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Two-thirds of employees want ‘hotel-style’ amenities at the office

A new survey of 6,000+ US, UK, and Australian office workers has found that employees want more ‘hotel-style’ amenities such as areas for socialising, state-of-the-art infrastructure, outdoor spaces, onsite cafes, air conditioning, and flexible work facilities to entice them back to the office – and stay.

MRI Software Market Insights: The Workplace Report reveals almost two-thirds (64 per cent) of respondents say such hotel-style features impact their decision on whether to work for an organisation, including more than one in 10 who see failure to provide the right amenities as a deal breaker.

The survey, commissioned by global PropTech giant MRI Software includes statistically significant responses from the United States (2,005), United Kingdom (2,004) and Australia (2,008). Results are relatively consistent across all three markets that hybrid working is leading organisations to rethink the workplace. The majority of people want flexibility to combine work-from-home with in-office options.

Brian Zrimsek, Industry Principal at MRI Software and the report’s author commented: “Attracting people back into the office – even if for only part of the week – is vital to facilitating face-to-face interactions that boost collaboration, information-sharing, learnings, mentorship and the development of the desired company culture. Modern offices must be places where people feel welcomed and enjoy working while they are there. Creating work environments that reflect today’s more fluid working dynamics is critical to retaining and attracting the very best talent post-pandemic.”

Overall, just nine per cent of survey respondents globally don’t care about workplace amenities. At the other end of the scale, 19% per cent say they are “critical” to deciding whether to stay at a job or not, and 11 per cent assert, “If an employer doesn’t have a lot of these things, I’m not interested”. Over a third (34 per cent) of employees see them as important factors after the nature of the job itself.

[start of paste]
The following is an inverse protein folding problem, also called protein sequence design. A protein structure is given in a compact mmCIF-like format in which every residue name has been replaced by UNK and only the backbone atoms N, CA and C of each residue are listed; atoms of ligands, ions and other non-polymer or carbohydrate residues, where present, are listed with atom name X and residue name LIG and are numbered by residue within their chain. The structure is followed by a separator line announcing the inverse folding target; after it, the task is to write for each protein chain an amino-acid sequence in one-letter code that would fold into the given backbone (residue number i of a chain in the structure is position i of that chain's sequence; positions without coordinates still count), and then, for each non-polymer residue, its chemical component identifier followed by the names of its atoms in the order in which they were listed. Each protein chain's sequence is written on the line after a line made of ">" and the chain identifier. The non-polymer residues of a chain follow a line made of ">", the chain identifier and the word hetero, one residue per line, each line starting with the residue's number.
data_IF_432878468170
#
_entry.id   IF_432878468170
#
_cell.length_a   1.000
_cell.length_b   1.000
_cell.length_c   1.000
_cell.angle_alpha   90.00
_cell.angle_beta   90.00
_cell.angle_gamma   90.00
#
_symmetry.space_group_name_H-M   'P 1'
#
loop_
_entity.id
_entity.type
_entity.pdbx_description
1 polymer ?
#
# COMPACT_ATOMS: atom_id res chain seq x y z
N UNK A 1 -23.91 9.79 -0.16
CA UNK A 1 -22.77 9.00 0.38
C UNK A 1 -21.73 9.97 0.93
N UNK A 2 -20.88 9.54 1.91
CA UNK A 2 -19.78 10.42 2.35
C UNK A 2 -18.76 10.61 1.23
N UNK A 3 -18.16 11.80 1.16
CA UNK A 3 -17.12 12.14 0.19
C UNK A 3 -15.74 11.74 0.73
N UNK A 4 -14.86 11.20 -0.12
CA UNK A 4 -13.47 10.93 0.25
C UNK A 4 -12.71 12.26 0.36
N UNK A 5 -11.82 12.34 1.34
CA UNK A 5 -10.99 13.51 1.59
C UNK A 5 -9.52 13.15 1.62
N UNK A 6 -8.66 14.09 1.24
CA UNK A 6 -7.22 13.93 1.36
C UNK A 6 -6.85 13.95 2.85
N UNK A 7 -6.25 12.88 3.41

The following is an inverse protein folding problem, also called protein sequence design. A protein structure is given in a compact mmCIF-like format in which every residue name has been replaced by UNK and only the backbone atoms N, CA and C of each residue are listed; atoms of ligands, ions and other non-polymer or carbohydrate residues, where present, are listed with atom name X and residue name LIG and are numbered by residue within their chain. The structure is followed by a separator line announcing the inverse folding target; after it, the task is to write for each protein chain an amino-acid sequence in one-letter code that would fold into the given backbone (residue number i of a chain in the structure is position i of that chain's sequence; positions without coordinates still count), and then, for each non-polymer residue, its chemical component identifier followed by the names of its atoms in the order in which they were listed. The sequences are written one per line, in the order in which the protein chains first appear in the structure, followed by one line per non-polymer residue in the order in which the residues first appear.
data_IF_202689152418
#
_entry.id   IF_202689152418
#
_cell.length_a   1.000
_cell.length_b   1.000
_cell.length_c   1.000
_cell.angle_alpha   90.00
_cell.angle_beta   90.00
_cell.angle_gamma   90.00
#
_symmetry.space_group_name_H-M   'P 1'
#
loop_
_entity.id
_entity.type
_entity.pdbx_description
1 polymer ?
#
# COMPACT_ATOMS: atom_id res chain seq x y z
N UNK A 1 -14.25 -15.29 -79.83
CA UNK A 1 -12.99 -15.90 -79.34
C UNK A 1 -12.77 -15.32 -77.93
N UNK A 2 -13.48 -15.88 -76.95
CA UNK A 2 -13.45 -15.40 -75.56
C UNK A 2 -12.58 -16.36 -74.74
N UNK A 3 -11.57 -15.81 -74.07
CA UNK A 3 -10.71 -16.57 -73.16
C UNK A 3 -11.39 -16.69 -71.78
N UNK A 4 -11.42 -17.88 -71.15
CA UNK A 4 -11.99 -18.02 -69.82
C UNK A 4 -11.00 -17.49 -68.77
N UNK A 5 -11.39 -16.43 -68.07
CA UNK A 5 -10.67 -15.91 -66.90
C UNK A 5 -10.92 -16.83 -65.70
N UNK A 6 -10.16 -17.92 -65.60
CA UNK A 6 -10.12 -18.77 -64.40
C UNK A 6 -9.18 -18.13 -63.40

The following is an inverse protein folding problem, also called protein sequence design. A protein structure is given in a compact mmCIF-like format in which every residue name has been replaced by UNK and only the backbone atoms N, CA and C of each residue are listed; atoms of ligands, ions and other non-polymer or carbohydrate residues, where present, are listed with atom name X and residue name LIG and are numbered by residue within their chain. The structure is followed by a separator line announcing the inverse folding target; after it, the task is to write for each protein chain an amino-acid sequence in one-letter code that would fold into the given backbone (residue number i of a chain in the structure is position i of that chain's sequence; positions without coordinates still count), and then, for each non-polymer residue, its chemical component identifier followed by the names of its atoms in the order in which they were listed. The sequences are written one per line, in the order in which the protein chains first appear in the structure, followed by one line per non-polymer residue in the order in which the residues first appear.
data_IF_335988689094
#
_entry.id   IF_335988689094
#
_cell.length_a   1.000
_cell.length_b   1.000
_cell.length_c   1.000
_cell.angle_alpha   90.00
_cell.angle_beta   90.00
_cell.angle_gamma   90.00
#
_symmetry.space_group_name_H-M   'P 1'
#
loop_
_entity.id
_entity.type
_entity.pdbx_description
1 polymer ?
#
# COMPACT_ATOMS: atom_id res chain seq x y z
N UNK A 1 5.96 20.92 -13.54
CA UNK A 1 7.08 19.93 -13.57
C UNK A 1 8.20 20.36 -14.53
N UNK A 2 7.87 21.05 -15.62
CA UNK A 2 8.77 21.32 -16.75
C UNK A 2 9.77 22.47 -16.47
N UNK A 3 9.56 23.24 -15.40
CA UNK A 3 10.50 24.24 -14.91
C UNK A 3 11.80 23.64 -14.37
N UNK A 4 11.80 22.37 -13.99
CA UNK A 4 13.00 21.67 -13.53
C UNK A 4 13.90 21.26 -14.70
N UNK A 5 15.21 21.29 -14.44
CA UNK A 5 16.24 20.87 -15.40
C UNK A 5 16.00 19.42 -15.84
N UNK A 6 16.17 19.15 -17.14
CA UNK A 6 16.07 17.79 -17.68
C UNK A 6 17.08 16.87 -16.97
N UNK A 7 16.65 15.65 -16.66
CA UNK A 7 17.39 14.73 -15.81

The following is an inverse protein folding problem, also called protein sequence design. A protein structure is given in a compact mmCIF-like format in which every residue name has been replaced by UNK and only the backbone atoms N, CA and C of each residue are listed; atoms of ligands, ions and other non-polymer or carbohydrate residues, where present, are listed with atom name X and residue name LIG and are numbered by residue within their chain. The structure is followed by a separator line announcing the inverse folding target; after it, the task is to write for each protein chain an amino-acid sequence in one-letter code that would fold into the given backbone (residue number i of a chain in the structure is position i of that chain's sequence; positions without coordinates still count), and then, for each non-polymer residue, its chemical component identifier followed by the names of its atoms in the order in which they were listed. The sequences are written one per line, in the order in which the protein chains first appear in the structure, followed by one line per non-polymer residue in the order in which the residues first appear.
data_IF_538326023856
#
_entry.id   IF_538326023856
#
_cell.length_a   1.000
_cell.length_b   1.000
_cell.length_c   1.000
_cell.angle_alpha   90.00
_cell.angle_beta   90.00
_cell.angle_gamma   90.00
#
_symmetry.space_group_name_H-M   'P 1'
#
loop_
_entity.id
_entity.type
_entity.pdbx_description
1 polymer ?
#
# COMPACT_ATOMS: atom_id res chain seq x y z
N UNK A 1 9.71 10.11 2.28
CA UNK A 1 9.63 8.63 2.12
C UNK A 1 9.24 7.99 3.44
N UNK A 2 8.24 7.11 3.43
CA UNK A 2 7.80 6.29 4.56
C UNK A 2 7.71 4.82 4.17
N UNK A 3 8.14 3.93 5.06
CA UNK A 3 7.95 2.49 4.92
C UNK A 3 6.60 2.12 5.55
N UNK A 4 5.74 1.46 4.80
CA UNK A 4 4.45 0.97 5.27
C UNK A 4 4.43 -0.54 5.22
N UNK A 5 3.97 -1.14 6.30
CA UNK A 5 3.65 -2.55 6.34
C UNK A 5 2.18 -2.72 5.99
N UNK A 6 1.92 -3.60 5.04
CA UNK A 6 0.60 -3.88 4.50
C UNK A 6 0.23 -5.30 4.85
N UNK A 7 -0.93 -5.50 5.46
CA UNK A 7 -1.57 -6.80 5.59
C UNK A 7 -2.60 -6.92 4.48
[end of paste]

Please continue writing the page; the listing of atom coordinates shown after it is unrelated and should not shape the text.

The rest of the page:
When asked about specific amenities they are looking for onsite in an office, 40-50 per cent of respondents identified air conditioning, effective network connectivity, and free parking – all three of which are largely standard in many workplaces today.

A second tier of less common, modern amenities also emerged in the findings, highlighting the need for flexible and creative use of space with features that enhance the environment to make it more appealing in the post-Covid era. These include:

  • Areas for socialising (28 per cent)
  • Onsite café/cafeteria/restaurant (28 per cent)
  • Outside/green space (26 per cent)
  • A gym (21 per cent)
  • Changing/shower facilities (15 per cent)
  • Bicycle storage (13 per cent)

A significant number of employees identified technology-enabled amenities that will improve their efficiency and collaboration in the hybrid working world, including:

  • Hotdesking, bookable meeting rooms, and break-out meeting spaces (24 per cent)
  • 24/7 access (19 per cent)
  • Smart conferencing tools (15 per cent)


Zrimsek continued: “Hotel-style office amenities and user-friendly work tools are emerging as a key part of the employer playbook for winning over new and existing staff. Visionary organisations are using technology in planning for their future as they refashion workplaces to ensure layout, capacity and accompanying features meet the needs of their teams – while using booking systems, sensors, desk screens, mobile apps and other tech aids to improve the office user experience and boost efficiency.”

The survey also shows most workers want flexibility in their working environment. Only 15 per cent of respondents want to work at home all the time. That figure is skewed by the fact that over a quarter (26 per cent) of those aged 55 and up want to work at home every day, while just 10 per cent of those under 25 want to do so – the older the respondent, the more likely they are to want to work at home full time. On the other hand, the survey shows that a third (33 per cent) of respondents want to alternate between home and some type of office set-up while 38 per cent prefer to work in a formal office or a flexible co-working space – or a combination of those.

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